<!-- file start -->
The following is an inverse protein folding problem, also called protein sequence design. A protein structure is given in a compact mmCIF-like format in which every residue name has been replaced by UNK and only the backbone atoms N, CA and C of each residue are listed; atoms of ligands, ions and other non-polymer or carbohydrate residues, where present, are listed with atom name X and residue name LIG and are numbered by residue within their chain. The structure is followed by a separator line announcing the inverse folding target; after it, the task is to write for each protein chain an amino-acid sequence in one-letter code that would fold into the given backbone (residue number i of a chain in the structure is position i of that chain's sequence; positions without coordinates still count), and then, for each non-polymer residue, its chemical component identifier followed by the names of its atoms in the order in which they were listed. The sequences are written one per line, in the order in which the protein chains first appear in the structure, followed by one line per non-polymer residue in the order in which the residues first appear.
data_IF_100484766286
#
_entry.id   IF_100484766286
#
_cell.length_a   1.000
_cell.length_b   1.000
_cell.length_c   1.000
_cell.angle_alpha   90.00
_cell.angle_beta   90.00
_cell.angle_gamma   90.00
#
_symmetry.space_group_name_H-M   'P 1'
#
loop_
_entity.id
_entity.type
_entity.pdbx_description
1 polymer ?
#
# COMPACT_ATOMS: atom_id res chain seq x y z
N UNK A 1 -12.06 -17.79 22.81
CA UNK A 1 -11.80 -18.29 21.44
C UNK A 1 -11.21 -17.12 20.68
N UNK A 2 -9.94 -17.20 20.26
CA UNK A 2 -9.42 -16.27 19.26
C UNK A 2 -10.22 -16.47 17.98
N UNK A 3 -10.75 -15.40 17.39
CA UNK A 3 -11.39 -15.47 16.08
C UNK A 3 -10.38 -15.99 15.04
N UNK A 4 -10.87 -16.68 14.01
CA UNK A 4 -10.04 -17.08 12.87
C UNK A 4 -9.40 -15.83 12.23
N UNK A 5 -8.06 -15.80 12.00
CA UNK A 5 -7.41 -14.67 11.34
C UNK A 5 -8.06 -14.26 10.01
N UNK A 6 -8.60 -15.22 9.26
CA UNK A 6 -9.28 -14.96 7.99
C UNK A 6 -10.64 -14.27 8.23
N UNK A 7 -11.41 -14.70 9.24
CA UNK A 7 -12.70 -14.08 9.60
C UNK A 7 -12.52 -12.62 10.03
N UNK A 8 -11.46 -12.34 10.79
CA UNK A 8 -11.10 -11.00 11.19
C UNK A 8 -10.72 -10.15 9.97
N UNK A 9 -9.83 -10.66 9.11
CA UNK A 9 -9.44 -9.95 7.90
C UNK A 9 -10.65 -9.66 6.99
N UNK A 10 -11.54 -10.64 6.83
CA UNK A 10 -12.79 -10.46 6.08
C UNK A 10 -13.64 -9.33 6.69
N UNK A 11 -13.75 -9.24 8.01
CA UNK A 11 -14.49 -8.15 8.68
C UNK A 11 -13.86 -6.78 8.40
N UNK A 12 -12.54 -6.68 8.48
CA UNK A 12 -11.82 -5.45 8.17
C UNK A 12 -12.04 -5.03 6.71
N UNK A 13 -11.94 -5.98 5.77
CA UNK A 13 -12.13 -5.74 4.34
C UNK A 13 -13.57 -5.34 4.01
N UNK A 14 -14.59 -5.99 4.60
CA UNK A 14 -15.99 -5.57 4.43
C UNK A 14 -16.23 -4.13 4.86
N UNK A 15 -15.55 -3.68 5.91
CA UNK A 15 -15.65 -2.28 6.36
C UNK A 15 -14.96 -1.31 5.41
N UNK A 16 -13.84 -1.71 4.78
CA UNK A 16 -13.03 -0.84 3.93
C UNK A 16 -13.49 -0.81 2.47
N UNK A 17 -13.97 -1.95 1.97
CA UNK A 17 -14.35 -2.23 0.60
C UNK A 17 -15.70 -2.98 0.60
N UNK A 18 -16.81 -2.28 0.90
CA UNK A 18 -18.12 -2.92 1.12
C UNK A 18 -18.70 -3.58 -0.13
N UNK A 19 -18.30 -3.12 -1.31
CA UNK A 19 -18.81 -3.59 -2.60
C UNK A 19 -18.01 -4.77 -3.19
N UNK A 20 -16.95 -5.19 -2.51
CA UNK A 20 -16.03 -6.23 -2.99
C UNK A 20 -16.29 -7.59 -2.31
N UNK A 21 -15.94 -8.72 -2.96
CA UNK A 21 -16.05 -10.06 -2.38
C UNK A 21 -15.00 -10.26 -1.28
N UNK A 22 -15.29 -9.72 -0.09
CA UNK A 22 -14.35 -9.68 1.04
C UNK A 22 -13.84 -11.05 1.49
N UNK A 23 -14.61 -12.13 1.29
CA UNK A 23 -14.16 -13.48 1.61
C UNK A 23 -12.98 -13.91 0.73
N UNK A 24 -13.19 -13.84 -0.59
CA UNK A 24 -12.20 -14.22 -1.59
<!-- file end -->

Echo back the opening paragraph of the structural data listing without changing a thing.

The following is an inverse protein folding problem, also called protein sequence design. A protein structure is given in a compact mmCIF-like format in which every residue name has been replaced by UNK and only the backbone atoms N, CA and C of each residue are listed; atoms of ligands, ions and other non-polymer or carbohydrate residues, where present, are listed with atom name X and residue name LIG and are numbered by residue within their chain. The structure is followed by a separator line announcing the inverse folding target; after it, the task is to write for each protein chain an amino-acid sequence in one-letter code that would fold into the given backbone (residue number i of a chain in the structure is position i of that chain's sequence; positions without coordinates still count), and then, for each non-polymer residue, its chemical component identifier followed by the names of its atoms in the order in which they were listed. The sequences are written one per line, in the order in which the protein chains first appear in the structure, followed by one line per non-polymer residue in the order in which the residues first appear.